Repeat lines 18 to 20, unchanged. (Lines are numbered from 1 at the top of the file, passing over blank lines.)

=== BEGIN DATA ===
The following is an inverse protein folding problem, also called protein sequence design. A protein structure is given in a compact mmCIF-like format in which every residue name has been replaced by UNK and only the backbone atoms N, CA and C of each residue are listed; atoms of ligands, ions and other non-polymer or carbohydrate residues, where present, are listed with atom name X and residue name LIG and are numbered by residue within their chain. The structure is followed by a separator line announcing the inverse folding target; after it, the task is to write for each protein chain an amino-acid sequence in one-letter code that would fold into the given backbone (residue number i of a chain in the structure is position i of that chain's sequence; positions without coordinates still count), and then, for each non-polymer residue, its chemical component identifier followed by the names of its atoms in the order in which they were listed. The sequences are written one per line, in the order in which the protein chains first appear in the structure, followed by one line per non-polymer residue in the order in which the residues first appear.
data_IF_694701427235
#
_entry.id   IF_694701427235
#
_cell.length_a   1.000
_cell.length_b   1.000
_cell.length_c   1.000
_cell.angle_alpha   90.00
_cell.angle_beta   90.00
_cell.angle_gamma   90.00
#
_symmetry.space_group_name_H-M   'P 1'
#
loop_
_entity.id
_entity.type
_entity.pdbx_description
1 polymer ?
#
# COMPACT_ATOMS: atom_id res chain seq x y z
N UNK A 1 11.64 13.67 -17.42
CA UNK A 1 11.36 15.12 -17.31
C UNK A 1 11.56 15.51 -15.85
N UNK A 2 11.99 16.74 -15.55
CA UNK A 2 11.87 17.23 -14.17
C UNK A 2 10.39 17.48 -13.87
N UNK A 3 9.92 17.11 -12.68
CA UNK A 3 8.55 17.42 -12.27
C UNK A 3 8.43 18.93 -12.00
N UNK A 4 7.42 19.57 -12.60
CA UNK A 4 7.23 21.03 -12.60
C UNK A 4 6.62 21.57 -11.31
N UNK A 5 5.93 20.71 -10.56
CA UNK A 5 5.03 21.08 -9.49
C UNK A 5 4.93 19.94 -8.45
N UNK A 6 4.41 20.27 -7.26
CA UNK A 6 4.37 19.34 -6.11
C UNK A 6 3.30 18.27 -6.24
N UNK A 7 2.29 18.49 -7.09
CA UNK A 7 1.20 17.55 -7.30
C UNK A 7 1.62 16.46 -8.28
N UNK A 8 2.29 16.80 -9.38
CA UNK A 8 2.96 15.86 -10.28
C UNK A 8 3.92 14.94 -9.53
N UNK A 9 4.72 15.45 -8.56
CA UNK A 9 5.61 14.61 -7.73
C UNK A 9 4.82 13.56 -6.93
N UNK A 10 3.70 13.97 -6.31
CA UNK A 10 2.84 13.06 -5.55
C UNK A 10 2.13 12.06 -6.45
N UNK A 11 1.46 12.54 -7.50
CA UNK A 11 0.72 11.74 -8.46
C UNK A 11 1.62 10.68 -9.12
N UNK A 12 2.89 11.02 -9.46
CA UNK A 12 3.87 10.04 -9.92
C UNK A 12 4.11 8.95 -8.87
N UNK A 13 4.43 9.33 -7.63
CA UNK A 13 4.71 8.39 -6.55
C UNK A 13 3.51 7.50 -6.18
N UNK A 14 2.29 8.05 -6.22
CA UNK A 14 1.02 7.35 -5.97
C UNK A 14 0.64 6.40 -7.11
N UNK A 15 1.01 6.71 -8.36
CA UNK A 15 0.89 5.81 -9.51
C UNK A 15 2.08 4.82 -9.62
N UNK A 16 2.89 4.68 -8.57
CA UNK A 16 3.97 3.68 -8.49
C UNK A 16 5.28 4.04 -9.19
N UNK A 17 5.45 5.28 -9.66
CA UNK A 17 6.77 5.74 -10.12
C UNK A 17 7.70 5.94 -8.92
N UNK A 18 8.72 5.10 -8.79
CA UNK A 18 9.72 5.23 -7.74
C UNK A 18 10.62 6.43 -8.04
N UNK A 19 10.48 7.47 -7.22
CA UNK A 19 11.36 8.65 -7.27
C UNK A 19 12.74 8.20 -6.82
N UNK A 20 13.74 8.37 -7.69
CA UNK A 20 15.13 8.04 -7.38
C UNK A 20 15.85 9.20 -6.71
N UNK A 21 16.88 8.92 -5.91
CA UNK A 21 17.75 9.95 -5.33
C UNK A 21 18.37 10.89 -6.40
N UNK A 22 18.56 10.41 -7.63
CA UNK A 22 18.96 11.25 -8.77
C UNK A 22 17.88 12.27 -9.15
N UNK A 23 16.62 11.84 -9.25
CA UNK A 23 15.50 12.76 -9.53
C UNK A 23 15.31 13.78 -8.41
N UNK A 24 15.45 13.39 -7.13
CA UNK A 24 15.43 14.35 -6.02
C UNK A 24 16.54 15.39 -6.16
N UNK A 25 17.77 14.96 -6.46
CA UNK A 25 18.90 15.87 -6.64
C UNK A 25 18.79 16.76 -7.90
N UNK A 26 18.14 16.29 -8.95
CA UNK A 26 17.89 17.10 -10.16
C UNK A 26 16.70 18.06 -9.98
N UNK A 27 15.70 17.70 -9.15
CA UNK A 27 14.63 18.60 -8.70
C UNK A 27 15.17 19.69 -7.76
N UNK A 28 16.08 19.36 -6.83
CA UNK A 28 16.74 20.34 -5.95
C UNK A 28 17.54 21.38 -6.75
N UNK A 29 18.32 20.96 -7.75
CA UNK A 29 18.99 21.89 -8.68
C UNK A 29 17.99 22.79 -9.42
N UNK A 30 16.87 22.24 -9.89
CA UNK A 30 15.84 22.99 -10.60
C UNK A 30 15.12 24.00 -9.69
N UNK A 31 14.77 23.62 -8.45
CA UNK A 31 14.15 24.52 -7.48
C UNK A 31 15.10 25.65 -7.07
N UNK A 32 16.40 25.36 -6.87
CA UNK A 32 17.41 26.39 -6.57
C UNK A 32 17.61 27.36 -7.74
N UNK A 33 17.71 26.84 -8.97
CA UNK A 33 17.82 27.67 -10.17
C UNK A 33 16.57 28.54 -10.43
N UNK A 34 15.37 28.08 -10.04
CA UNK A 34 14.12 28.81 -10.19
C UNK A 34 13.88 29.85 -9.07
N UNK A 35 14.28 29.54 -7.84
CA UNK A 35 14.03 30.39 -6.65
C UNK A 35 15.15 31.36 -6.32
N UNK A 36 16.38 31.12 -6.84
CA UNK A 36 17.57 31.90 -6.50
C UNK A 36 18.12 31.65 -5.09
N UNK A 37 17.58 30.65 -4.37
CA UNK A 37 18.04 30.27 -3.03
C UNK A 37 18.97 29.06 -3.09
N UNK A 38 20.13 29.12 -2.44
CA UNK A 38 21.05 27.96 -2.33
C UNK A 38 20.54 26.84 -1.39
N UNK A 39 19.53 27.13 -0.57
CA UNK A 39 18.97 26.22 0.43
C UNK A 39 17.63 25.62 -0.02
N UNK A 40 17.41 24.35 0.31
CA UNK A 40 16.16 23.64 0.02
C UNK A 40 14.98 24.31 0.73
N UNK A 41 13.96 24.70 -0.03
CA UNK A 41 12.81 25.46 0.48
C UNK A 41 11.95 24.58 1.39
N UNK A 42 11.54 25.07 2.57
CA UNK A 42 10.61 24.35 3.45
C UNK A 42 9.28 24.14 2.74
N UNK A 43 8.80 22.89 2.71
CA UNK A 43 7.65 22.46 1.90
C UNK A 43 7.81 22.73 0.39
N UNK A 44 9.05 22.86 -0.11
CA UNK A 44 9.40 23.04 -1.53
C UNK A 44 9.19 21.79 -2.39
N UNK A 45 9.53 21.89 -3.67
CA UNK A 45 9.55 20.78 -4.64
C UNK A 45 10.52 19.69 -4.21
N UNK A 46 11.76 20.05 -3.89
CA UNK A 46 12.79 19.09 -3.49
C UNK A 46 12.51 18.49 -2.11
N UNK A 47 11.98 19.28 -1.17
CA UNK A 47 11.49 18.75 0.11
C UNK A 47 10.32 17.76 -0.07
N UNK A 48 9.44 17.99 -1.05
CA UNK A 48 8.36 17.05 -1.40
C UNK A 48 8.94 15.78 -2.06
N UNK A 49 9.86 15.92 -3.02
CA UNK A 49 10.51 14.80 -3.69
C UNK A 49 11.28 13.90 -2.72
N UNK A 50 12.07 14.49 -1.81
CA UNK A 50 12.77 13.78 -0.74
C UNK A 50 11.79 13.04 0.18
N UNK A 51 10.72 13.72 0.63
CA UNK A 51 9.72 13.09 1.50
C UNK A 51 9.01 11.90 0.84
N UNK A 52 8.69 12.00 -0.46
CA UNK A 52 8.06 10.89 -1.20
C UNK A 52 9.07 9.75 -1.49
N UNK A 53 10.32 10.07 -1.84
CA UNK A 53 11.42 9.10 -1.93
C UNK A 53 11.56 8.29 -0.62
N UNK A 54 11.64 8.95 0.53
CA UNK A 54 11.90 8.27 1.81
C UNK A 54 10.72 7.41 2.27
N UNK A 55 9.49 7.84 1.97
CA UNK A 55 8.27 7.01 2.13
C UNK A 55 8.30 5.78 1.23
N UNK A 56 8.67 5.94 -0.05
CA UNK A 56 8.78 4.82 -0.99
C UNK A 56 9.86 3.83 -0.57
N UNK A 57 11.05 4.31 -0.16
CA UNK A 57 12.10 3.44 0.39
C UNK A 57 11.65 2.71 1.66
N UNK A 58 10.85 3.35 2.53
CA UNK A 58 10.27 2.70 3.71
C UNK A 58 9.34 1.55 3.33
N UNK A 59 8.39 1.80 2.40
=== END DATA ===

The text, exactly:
_entity.pdbx_description
1 polymer ?
#